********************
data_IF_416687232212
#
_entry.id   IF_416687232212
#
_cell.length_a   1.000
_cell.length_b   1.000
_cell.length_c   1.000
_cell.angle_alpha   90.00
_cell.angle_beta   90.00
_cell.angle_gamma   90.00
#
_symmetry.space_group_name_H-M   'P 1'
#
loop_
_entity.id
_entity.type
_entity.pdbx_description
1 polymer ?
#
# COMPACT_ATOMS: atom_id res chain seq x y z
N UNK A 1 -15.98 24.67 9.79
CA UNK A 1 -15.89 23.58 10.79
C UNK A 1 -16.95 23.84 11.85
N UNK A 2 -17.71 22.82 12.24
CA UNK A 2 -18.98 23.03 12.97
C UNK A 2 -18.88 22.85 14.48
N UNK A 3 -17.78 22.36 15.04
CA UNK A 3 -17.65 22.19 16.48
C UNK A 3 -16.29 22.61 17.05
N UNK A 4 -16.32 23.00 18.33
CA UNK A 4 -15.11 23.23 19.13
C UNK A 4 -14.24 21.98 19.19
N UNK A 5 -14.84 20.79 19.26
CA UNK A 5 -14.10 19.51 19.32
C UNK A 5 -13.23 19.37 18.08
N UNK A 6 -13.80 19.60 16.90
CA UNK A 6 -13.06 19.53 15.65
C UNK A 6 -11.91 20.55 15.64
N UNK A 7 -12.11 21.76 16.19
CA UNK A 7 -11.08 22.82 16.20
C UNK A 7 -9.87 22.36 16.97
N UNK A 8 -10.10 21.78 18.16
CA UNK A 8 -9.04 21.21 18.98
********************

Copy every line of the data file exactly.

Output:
data_IF_416687232212
#
_entry.id   IF_416687232212
#
_cell.length_a   1.000
_cell.length_b   1.000
_cell.length_c   1.000
_cell.angle_alpha   90.00
_cell.angle_beta   90.00
_cell.angle_gamma   90.00
#
_symmetry.space_group_name_H-M   'P 1'
#
loop_
_entity.id
_entity.type
_entity.pdbx_description
1 polymer ?
#
# COMPACT_ATOMS: atom_id res chain seq x y z
N UNK A 1 -15.98 24.67 9.79
CA UNK A 1 -15.89 23.58 10.79
C UNK A 1 -16.95 23.84 11.85
N UNK A 2 -17.71 22.82 12.24
CA UNK A 2 -18.98 23.03 12.97
C UNK A 2 -18.88 22.85 14.48
N UNK A 3 -17.78 22.36 15.04
CA UNK A 3 -17.65 22.19 16.48
C UNK A 3 -16.29 22.61 17.05
N UNK A 4 -16.32 23.00 18.33
CA UNK A 4 -15.11 23.23 19.13
C UNK A 4 -14.24 21.98 19.19
N UNK A 5 -14.84 20.79 19.26
CA UNK A 5 -14.10 19.51 19.32
C UNK A 5 -13.23 19.37 18.08
N UNK A 6 -13.80 19.60 16.90
CA UNK A 6 -13.06 19.53 15.65
C UNK A 6 -11.91 20.55 15.64
N UNK A 7 -12.11 21.76 16.19
CA UNK A 7 -11.08 22.82 16.20
C UNK A 7 -9.87 22.36 16.97
N UNK A 8 -10.10 21.78 18.16
CA UNK A 8 -9.04 21.21 18.98